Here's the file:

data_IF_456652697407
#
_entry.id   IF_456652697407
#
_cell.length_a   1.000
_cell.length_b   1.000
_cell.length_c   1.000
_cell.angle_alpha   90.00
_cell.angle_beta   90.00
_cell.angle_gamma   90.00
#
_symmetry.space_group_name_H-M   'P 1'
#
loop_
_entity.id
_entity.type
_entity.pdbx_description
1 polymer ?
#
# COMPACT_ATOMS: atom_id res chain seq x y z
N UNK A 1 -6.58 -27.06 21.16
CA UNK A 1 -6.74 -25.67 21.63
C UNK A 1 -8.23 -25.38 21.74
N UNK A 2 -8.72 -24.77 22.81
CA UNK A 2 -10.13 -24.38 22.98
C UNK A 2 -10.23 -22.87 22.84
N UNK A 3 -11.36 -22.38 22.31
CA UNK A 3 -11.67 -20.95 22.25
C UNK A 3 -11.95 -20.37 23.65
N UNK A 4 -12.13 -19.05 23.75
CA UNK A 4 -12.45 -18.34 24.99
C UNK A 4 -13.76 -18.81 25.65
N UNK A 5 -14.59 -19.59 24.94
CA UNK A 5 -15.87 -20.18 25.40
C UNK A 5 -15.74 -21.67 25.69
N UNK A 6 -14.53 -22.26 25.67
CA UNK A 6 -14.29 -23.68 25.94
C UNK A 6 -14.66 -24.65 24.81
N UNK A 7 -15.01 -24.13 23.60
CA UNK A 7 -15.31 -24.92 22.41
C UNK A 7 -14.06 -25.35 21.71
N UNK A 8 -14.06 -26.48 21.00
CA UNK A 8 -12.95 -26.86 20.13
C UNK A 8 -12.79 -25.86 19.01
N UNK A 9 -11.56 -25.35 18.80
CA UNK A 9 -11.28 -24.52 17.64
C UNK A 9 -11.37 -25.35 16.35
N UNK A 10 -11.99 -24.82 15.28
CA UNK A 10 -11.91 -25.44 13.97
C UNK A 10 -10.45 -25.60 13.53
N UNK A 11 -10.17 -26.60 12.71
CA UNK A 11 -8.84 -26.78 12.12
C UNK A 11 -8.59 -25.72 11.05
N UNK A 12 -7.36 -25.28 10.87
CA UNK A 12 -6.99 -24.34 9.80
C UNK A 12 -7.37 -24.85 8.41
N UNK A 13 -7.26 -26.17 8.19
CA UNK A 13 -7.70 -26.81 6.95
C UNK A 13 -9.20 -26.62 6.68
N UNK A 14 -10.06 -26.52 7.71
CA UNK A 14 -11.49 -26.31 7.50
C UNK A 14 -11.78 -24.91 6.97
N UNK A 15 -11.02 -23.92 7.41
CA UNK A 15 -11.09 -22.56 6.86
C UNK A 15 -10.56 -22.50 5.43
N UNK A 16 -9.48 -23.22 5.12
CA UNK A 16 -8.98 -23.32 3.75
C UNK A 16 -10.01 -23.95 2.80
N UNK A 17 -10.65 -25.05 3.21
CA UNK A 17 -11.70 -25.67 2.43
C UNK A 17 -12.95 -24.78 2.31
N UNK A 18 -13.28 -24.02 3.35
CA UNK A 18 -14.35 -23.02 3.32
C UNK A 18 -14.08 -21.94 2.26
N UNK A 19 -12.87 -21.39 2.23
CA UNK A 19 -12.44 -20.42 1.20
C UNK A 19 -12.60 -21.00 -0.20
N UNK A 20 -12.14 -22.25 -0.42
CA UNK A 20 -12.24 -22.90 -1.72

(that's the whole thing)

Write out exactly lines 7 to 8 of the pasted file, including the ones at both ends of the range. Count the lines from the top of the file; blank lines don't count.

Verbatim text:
_cell.length_c   1.000
_cell.angle_alpha   90.00